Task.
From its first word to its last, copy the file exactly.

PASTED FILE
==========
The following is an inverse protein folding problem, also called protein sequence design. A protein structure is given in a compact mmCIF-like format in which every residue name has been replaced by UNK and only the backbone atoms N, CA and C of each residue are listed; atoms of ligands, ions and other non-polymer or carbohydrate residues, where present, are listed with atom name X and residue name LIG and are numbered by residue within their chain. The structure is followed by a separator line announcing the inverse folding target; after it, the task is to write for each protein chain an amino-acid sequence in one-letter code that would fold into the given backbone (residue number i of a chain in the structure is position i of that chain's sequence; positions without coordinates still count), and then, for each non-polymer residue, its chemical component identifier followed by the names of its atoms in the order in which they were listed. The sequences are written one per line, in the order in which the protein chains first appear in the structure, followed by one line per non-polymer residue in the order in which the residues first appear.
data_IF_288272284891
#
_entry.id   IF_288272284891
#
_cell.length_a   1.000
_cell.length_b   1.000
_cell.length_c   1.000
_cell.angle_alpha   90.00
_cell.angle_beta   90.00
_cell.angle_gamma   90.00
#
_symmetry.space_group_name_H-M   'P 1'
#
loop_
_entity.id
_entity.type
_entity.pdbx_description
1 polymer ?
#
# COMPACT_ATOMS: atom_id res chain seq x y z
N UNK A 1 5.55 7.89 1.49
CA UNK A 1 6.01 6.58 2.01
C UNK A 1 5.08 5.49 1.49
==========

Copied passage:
The following is an inverse protein folding problem, also called protein sequence design. A protein structure is given in a compact mmCIF-like format in which every residue name has been replaced by UNK and only the backbone atoms N, CA and C of each residue are listed; atoms of ligands, ions and other non-polymer or carbohydrate residues, where present, are listed with atom name X and residue name LIG and are numbered by residue within their chain. The structure is followed by a separator line announcing the inverse folding target; after it, the task is to write for each protein chain an amino-acid sequence in one-letter code that would fold into the given backbone (residue number i of a chain in the structure is position i of that chain's sequence; positions without coordinates still count), and then, for each non-polymer residue, its chemical component identifier followed by the names of its atoms in the order in which they were listed. The sequences are written one per line, in the order in which the protein chains first appear in the structure, followed by one line per non-polymer residue in the order in which the residues first appear.
data_IF_288272284891
#
_entry.id   IF_288272284891
#
_cell.length_a   1.000
_cell.length_b   1.000
_cell.length_c   1.000
_cell.angle_alpha   90.00
_cell.angle_beta   90.00
_cell.angle_gamma   90.00
#
_symmetry.space_group_name_H-M   'P 1'
#
loop_
_entity.id
_entity.type
_entity.pdbx_description
1 polymer ?
#
# COMPACT_ATOMS: atom_id res chain seq x y z
N UNK A 1 5.55 7.89 1.49
CA UNK A 1 6.01 6.58 2.01
C UNK A 1 5.08 5.49 1.49